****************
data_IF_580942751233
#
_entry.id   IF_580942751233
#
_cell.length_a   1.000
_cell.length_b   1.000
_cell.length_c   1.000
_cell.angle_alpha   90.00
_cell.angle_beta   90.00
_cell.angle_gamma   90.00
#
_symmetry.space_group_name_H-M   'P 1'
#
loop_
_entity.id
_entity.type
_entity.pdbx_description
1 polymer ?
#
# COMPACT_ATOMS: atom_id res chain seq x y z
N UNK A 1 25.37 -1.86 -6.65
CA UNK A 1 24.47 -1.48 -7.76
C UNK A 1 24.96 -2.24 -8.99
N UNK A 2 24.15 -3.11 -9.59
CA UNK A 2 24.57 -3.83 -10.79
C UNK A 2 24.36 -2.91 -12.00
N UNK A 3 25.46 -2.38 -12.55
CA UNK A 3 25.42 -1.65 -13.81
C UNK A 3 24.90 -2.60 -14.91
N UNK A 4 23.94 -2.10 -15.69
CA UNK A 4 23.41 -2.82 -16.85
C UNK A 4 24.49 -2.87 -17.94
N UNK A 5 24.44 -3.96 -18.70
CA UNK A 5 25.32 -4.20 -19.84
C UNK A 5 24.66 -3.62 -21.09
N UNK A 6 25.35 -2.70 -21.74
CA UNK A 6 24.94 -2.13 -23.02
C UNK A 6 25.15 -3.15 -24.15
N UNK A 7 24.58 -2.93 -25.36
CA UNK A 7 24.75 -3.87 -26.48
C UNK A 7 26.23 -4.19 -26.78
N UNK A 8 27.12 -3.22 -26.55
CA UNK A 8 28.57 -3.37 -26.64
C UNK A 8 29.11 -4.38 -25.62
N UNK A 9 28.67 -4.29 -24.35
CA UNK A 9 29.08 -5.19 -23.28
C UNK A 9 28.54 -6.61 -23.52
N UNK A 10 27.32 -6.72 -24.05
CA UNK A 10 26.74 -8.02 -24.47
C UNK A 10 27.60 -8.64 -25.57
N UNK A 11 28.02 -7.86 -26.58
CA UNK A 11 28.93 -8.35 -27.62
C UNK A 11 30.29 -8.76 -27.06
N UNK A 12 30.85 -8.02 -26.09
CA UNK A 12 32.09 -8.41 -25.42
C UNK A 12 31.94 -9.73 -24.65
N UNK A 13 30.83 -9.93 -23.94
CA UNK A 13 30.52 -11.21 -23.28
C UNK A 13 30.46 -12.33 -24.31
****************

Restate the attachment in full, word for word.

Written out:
data_IF_580942751233
#
_entry.id   IF_580942751233
#
_cell.length_a   1.000
_cell.length_b   1.000
_cell.length_c   1.000
_cell.angle_alpha   90.00
_cell.angle_beta   90.00
_cell.angle_gamma   90.00
#
_symmetry.space_group_name_H-M   'P 1'
#
loop_
_entity.id
_entity.type
_entity.pdbx_description
1 polymer ?
#
# COMPACT_ATOMS: atom_id res chain seq x y z
N UNK A 1 25.37 -1.86 -6.65
CA UNK A 1 24.47 -1.48 -7.76
C UNK A 1 24.96 -2.24 -8.99
N UNK A 2 24.15 -3.11 -9.59
CA UNK A 2 24.57 -3.83 -10.79
C UNK A 2 24.36 -2.91 -12.00
N UNK A 3 25.46 -2.38 -12.55
CA UNK A 3 25.42 -1.65 -13.81
C UNK A 3 24.90 -2.60 -14.91
N UNK A 4 23.94 -2.10 -15.69
CA UNK A 4 23.41 -2.82 -16.85
C UNK A 4 24.49 -2.87 -17.94
N UNK A 5 24.44 -3.96 -18.70
CA UNK A 5 25.32 -4.20 -19.84
C UNK A 5 24.66 -3.62 -21.09
N UNK A 6 25.35 -2.70 -21.74
CA UNK A 6 24.94 -2.13 -23.02
C UNK A 6 25.15 -3.15 -24.15
N UNK A 7 24.58 -2.93 -25.36
CA UNK A 7 24.75 -3.87 -26.48
C UNK A 7 26.23 -4.19 -26.78
N UNK A 8 27.12 -3.22 -26.55
CA UNK A 8 28.57 -3.37 -26.64
C UNK A 8 29.11 -4.38 -25.62
N UNK A 9 28.67 -4.29 -24.35
CA UNK A 9 29.08 -5.19 -23.28
C UNK A 9 28.54 -6.61 -23.52
N UNK A 10 27.32 -6.72 -24.05
CA UNK A 10 26.74 -8.02 -24.47
C UNK A 10 27.60 -8.64 -25.57
N UNK A 11 28.02 -7.86 -26.58
CA UNK A 11 28.93 -8.35 -27.62
C UNK A 11 30.29 -8.76 -27.06
N UNK A 12 30.85 -8.02 -26.09
CA UNK A 12 32.09 -8.41 -25.42
C UNK A 12 31.94 -9.73 -24.65
N UNK A 13 30.83 -9.93 -23.94
CA UNK A 13 30.52 -11.21 -23.28
C UNK A 13 30.46 -12.33 -24.31